Why and How Leaders Speak

Christopher Witt —  January 15, 2014

Leaders SpeakWhy do Leaders Speak?

1. Leaders speak to influence and inspire audiences.
Leaders aren’t primarily concerned with communicating information. They speak to promote a vision, a direction, or a passion. They want to change not just what people know, but how people think and feel and act.

2. Leaders speak when a lot is at stake.
In times of crisis, change, or opportunity — when expectations are high and the consequences may be momentous — people turn to leaders for words of insight, reassurance, or direction. Leaders speak to make a difference, and unsettled times are when their words can have the greatest impact.

3. Leaders speak as representatives of their organizations.
Leaders have to be themselves at all times and yet,when they speak, they speak not for themselves, but for their organizations. They are, in many people’s minds, the face and the soul of the organization.

4. Leaders speak all the time.
Leaders give formal or informal presentation several times a week, if not more often. They speak to the board of directors, to executives, to company-wide gatherings, to the general public, to associations and service clubs, to funding sources, to major clients and potential customers.

5. Leaders speak because it’s their job.
Giving speeches — planned or impromptu, in small gatherings or in front of huge audiences — is one of the most important responsibilities of a leader, and real leaders take it on as a challenge and an opportunity. 

How do Leaders Speak?

Leaders make use of the four elements of a great speech, as defined by Demosthenes, the father of Greek oratory.

1. A Great Person
You don’t have to be president of the United States or even the president of your company. But you do have to be the best you you can be, because you are the message. Who you are — your character, personality, values, experience, outlook — shapes how people hear and respond to what you say.

As long as your intent is to be of service to your audience and to your message, don’t be shy:

  • Take center stage. Don’t cede the stage to your slides. (Don’t use them at all, unless you really have to.) And don’t stand off to the side in the darkness. Act as if you want people to look at you and to listen to your words.
  • Tell stories. Audiences love stories, and the stories you tell — especially if they’re from your own experience — allow audiences to know a little more about you and why they should listen to you.
  • Shun objectivity. Your speech isn’t an unbiased account of how things are. It’s your deeply felt conviction about how things should be. Put yourself on the line.
  • Talk to, not at, your audience. The best way for you to be human is to treat others as human. Don’t deliver a speech to them. Don’t speak at them. Speak with them, as if you’re having a conversation with people you care about.

2. A Noteworthy Event
As a leader, its your responsibility to make not only the speech but the entire event a success. If the event bombs, no one will remember how well you spoke or even what you said.

Before agreeing to speak, find out as much about the event as possible:

  • Who is hosting it? attending it? speaking at it?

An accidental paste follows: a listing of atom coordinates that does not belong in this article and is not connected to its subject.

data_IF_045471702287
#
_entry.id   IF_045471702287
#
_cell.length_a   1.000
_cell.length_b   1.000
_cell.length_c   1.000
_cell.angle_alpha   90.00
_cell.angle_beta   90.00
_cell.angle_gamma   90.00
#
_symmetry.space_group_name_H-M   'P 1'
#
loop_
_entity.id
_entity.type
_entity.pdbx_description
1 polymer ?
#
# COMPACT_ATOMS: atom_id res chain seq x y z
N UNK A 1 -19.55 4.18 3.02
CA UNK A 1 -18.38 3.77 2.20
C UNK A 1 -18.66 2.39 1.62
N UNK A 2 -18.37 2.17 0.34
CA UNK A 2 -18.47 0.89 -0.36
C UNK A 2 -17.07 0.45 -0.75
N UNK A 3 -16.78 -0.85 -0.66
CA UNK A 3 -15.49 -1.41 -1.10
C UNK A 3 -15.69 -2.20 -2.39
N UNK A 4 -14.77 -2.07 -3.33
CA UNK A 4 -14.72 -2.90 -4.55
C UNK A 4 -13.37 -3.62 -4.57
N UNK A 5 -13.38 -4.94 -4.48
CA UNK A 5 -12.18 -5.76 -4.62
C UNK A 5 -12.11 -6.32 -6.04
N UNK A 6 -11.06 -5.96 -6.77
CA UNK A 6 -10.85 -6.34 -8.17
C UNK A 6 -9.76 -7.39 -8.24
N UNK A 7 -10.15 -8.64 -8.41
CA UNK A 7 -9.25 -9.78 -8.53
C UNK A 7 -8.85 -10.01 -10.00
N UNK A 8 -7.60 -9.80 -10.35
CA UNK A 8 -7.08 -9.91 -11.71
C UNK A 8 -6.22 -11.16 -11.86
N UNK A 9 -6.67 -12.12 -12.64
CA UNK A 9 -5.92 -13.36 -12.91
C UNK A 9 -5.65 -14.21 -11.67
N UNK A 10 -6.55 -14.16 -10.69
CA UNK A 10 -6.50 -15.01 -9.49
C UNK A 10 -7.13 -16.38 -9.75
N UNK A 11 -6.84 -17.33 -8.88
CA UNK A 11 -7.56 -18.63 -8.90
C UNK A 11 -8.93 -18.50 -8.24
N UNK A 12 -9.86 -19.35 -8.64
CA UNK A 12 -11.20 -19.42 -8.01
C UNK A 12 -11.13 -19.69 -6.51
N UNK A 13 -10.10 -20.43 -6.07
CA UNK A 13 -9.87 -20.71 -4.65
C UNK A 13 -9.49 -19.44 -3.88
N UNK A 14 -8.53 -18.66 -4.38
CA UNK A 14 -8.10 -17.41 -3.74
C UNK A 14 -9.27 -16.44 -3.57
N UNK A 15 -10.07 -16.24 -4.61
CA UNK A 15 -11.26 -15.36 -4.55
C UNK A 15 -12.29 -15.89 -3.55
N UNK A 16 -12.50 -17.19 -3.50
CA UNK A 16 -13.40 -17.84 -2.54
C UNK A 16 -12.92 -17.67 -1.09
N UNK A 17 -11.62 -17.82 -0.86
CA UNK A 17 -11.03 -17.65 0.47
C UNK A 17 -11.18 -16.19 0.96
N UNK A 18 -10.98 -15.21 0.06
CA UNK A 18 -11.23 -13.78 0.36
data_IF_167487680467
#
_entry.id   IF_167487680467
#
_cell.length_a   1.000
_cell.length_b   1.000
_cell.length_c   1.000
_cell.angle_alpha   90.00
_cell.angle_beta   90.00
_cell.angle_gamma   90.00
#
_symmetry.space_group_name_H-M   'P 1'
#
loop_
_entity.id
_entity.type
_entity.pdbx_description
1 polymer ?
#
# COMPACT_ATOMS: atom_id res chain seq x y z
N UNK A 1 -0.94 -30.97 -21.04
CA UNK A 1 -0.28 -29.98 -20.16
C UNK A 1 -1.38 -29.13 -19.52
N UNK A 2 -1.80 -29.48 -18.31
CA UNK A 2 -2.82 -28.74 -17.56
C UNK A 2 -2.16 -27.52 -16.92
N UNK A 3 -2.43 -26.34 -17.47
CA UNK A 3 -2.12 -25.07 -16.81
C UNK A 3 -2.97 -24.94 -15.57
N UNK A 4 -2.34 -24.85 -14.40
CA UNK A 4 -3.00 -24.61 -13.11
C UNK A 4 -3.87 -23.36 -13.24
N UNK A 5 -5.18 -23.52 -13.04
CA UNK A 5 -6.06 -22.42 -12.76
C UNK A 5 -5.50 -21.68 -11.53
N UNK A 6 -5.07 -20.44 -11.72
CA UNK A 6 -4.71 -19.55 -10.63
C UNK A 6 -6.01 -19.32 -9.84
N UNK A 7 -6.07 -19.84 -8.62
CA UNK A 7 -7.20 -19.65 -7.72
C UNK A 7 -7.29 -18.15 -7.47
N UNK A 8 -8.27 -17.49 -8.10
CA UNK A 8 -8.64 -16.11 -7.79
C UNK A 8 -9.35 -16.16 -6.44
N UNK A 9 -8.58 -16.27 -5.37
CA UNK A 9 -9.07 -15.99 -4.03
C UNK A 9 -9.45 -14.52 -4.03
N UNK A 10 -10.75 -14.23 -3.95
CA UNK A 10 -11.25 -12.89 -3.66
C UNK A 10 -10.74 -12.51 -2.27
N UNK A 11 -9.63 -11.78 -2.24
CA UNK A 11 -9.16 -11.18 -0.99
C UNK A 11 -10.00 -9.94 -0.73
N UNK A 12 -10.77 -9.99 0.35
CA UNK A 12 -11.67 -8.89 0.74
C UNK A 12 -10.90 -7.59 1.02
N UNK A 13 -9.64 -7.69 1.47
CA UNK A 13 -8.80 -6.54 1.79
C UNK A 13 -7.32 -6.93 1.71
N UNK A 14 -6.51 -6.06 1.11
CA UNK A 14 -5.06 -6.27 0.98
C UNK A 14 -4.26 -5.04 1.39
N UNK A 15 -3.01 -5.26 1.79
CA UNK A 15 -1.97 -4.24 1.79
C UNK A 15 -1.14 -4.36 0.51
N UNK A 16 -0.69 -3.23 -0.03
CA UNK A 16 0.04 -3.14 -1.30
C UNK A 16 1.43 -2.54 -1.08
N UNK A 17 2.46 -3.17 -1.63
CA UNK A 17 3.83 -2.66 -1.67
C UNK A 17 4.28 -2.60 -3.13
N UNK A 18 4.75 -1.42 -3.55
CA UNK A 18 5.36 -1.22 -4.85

• What is the nature of the event — a convention, workshop, kickoff rally, celebration, or blow-off-steam conclave?
  • When is the event and how long will it be? And when is your speech within the event?
  • Where is the venue? Where is the stage, the podium, the optimal place to stand and speak?
  • Why is the group gathering at this time and place? What is the agenda? 

3. A Compelling Message
A compelling message is nothing more — and nothing less — than an idea with the power to change people’s lives, if only in a small way, expressed in the clearest, most compelling words.

Doc Pomus — the legendary songwriter who created “A Teenager in Love,” “Suspicion,” and “Save the Last Dance for Me” — was asked how to write a hit song, He answered, “Find the shortest distance between your insides and a pencil.” Leaders find the shortest distance between their insides and an audience’s ears by:

  • Developing one — and only one — idea per speech.
  • Clarifying the idea and why it matters.
  • Using powerful words (as opposed to jargon or “business speak”) and images.
  • Telling stories.
  • Being brief. If you need to speak longer than 20 minutes, you should write a book instead.

4. A Masterful Delivery
A masterful delivery is more than technique (how you look and sound in front of an audience). It’s really about projecting yourself — your authentic self — in the mos powerful way possible.

To improve your delivery without sounding — or feeling — like you’re giving a stage performance, try doing these things:

  • Be yourself. You can learn from others, but don’t imitate anyone else, even speakers you admire.
  • Be bigger and louder. When you’re in front of an audience, use the same gestures you normally do, only exaggerate them. And speak louder. It’s amazing how increasing your volume almost always increases your voice’s liveliness and power.
  • Be passionate. Don’t speak about something you don’t care about. And if you care about it, show it and make it personal. 
  • Be dramatic. Most business speakers hold themselves back out of fear that they’ll be “too much.” In my experience, very few people need to work about going over the top. Throw yourself into you speech as if you weren’t afraid or as if you won’t let your fear hold you back.

These ideas comes from my book, Real Leaders Don’t Do PowerPoint: How to Sell Yourself and Your Ideas

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Christopher Witt

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Chris Witt was born in Los Angeles, California. He currently lives in San Diego. He works as a speech and presentations consultant, an executive speech coach, and an orals coach.